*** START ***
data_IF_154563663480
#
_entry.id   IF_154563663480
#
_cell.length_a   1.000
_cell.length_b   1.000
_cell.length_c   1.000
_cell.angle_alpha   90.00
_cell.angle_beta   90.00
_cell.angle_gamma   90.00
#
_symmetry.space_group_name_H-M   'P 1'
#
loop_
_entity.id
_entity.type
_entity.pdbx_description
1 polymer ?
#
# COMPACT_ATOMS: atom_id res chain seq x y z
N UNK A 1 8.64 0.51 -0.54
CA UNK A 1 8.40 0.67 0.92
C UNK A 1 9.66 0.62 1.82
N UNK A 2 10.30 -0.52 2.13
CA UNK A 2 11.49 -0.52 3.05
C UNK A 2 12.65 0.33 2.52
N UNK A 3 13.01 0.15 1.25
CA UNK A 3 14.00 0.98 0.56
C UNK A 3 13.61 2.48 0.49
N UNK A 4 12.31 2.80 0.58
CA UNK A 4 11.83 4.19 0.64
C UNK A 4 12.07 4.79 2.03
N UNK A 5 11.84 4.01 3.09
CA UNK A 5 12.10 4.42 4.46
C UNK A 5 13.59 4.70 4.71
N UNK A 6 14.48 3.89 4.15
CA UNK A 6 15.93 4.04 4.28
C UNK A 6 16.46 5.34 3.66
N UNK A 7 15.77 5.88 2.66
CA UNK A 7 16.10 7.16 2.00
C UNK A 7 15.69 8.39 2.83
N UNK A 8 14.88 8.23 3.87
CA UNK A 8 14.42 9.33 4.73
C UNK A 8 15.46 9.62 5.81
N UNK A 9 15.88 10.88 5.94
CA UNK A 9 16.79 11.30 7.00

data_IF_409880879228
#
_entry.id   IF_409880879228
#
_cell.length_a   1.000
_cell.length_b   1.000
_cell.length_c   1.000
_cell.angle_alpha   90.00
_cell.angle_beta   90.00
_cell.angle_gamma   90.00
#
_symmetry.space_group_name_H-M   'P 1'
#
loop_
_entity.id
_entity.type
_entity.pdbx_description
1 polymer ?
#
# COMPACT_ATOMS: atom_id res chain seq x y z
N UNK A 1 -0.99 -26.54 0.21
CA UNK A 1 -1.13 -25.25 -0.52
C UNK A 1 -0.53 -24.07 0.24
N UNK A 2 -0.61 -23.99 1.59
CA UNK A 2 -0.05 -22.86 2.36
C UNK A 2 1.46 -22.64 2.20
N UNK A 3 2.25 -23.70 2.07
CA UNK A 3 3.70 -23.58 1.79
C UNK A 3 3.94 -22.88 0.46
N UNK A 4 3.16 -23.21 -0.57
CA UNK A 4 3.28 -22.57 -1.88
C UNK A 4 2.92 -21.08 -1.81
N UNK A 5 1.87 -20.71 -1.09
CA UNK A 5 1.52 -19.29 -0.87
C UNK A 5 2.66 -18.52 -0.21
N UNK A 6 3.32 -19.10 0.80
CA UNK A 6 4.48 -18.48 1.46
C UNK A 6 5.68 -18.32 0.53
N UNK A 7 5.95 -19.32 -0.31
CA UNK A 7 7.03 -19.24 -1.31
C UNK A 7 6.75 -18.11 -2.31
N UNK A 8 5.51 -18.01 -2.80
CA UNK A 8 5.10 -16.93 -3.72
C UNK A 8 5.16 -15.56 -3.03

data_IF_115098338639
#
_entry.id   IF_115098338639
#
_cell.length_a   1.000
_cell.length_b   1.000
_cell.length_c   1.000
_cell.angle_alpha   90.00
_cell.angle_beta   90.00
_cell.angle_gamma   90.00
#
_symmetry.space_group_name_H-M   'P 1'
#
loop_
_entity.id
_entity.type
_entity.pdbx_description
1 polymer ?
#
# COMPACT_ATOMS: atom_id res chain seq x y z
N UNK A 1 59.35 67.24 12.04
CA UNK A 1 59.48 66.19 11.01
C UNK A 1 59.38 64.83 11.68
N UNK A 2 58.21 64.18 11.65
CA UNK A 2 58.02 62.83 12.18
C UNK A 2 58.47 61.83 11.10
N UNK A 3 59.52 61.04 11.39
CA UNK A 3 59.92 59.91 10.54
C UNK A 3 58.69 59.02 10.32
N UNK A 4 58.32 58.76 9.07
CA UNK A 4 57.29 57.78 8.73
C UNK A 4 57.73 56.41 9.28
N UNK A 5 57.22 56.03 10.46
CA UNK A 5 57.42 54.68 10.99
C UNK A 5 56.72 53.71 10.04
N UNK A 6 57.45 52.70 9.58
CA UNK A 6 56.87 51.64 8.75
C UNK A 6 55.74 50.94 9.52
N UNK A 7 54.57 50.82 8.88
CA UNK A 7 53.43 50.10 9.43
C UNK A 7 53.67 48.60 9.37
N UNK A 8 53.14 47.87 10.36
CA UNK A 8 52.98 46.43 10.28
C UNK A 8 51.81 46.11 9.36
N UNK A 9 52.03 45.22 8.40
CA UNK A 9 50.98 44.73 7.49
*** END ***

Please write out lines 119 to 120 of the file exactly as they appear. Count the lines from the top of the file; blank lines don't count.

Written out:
C UNK A 3 58.69 59.02 10.32
N UNK A 4 58.32 58.76 9.07